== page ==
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Though Final Fantasy XV is replete with modern sensibilities and road trips, Square Enix still has a soft spot for nostalgic Japanese role-playing games. Take Lost Sphear, for instance, the second title from the publisher’s Tokyo RPG Factory studio. It will hit Steam, PlayStation 4, and Nintendo Switch in early 2018.

Square Enix established Tokyo RPG Factory to create JRPGs, like its first game, 2016’s I Am Setsuna. Lost Sphear similarly has all the trappings of classic RPGs, such as a party-based system, an overworld map, healing potions with names like Phoenix Tears, and familiar character archetypes. Though it’s not a sequel to I Am Setsuna, it does utilize a similar battle system and includes the Setsuna System, which adds extra effects and damage during combat.

In a short 15-minute demo, Lost Sphear hit all the tropes. I woke up in the idyllic town of Elgarthe as Kanata, the dutiful protagonist who’s apparently been having ominous dreams. I met my friends: Lumina, a spirited girl with pigtails and snappy comebacks; and Locke, the joker-type with an endless appetite for food.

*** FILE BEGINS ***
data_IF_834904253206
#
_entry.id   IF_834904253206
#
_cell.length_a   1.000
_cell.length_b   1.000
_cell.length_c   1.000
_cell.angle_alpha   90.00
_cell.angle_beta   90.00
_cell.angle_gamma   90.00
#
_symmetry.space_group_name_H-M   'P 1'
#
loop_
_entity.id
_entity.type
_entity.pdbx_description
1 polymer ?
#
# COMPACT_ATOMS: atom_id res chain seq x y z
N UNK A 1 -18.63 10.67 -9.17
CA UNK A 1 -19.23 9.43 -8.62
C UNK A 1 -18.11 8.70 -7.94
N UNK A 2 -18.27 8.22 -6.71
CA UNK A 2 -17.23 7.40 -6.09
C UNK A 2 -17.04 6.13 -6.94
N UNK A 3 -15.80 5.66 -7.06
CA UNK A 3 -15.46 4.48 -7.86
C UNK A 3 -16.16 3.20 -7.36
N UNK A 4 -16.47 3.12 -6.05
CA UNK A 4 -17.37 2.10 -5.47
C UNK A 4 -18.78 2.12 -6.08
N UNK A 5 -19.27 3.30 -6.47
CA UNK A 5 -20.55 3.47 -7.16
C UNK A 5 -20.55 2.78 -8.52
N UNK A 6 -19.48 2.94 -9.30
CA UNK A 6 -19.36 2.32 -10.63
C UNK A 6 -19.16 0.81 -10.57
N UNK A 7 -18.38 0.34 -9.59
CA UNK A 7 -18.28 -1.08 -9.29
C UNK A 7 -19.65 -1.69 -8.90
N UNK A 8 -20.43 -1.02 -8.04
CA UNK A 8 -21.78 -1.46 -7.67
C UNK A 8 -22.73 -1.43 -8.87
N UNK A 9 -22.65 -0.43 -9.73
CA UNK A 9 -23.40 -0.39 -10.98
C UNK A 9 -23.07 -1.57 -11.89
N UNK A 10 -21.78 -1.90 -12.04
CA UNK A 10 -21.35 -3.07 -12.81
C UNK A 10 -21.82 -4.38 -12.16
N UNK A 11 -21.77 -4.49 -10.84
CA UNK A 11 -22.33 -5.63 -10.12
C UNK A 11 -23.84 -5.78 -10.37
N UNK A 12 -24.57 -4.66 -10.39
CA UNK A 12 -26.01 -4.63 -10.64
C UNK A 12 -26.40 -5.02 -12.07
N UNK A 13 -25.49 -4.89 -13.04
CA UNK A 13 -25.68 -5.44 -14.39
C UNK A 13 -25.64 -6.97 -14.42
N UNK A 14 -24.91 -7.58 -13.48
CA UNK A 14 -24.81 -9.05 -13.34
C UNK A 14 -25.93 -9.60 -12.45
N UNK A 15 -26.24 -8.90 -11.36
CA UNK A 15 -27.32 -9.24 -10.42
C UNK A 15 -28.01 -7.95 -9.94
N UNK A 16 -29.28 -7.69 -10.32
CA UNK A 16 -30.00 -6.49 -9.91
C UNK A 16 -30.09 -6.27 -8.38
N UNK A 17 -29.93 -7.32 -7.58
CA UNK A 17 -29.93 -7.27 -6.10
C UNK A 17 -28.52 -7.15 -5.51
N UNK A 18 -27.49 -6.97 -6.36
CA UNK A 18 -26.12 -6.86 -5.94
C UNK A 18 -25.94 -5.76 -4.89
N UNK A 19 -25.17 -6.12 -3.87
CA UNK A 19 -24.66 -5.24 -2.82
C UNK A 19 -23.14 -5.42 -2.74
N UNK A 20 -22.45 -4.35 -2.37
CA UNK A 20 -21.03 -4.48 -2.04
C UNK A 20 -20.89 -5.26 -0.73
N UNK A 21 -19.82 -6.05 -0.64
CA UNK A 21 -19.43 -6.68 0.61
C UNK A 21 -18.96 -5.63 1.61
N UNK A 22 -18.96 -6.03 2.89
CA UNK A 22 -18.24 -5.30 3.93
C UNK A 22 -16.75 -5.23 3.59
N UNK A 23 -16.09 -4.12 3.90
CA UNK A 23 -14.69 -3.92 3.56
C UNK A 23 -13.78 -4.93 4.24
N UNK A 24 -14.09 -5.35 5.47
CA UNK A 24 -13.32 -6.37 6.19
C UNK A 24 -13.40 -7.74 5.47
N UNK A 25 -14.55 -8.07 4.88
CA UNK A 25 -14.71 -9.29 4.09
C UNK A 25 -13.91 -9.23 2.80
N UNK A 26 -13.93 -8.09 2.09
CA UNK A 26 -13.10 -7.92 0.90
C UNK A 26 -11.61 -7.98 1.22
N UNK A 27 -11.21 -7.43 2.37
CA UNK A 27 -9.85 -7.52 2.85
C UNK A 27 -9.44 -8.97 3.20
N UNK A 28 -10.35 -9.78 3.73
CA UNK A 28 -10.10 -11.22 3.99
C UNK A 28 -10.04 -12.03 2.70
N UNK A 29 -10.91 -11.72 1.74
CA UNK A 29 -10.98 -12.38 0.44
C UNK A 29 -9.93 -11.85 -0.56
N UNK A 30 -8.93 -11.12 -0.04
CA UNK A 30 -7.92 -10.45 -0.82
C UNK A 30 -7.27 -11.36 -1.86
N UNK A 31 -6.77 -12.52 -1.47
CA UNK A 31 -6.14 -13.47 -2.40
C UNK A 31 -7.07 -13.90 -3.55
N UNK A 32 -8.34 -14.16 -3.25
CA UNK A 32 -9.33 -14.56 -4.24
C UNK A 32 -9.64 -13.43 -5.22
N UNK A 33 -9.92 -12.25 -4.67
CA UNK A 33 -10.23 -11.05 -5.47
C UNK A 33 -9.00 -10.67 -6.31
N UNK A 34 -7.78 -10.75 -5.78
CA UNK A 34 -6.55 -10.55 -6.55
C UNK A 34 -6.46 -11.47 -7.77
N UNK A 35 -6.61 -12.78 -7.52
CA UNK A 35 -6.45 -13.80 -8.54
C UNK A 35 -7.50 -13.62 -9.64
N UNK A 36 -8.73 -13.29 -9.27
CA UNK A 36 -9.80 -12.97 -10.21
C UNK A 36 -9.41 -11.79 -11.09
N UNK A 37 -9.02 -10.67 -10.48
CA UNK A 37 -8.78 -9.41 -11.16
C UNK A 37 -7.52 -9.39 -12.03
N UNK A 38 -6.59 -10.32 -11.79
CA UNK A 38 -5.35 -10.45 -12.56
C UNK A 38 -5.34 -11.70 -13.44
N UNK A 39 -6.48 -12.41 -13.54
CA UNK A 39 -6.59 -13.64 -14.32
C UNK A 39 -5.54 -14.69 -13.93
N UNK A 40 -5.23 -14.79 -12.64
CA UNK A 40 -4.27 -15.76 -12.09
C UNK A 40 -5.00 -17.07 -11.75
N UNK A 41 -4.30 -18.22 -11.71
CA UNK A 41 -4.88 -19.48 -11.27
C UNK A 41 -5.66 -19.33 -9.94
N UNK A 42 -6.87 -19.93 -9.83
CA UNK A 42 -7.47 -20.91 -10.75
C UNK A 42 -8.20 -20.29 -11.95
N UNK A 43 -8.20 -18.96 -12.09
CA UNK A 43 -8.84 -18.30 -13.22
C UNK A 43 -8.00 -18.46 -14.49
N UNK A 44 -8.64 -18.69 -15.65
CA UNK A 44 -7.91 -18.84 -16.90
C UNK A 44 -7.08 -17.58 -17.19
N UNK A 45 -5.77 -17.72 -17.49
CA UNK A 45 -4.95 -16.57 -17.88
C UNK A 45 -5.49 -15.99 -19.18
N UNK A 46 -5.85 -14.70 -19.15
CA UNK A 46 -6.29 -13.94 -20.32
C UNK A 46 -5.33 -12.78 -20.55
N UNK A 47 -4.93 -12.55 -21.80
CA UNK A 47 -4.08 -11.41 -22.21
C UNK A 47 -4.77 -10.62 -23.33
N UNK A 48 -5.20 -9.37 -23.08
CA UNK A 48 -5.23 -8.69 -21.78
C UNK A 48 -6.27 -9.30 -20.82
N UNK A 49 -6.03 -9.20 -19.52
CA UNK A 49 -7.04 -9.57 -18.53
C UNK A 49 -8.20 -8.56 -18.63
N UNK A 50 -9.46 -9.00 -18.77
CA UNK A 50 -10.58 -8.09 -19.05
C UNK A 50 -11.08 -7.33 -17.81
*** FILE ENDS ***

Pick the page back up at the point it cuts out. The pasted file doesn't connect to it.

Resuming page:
After running around and collecting valuable items like “Cracked Dish” and “Broken Eggshells,” I eventually ended up fishing and fighting monsters on the top of a mountain somewhere. When I emerged onto the overworld map, Elgarthe and other surrounding areas had mysteriously vanished, replaced by sparkly white nothingness.


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My first impression is that the characters are unremarkable as is the world, which seems to have that usual pseudo-European fantasy setting. That said, it was only 15 minutes, and I’m sure we’ll learn more about the characters when the full game comes out. After all, JRPGs are notoriously slow-paced, taking their time to get the momentum going.

I only fought two battles in the demo, but it was by far the most compelling part. The combat uses a kind of modified ATB (Active Time Battle) system, which means that each of the characters has a timer that runs down before they can again attack or use an ability. Your characters actually move to the enemies in order to execute their attacks. The enemies also freely move around in order to retaliate, breaking formation. I could see this being interesting down the line, lending complexity and forcing players to come up with new strategies.

The artwork in the game is fairly pretty, with 2D fantasy sprites and soft colorful backgrounds that sometimes look like they’ve been drawn with acrylic paint. I actually thought the overworld map looked pretty cool, with farther landmarks being rendered in soft focus.

Not much of the story is known. Why is the world disappearing? What do memories have to do with it? Why is it spelled “Sphear”? To learn these secrets, we’ll have to wait for the game to come out.

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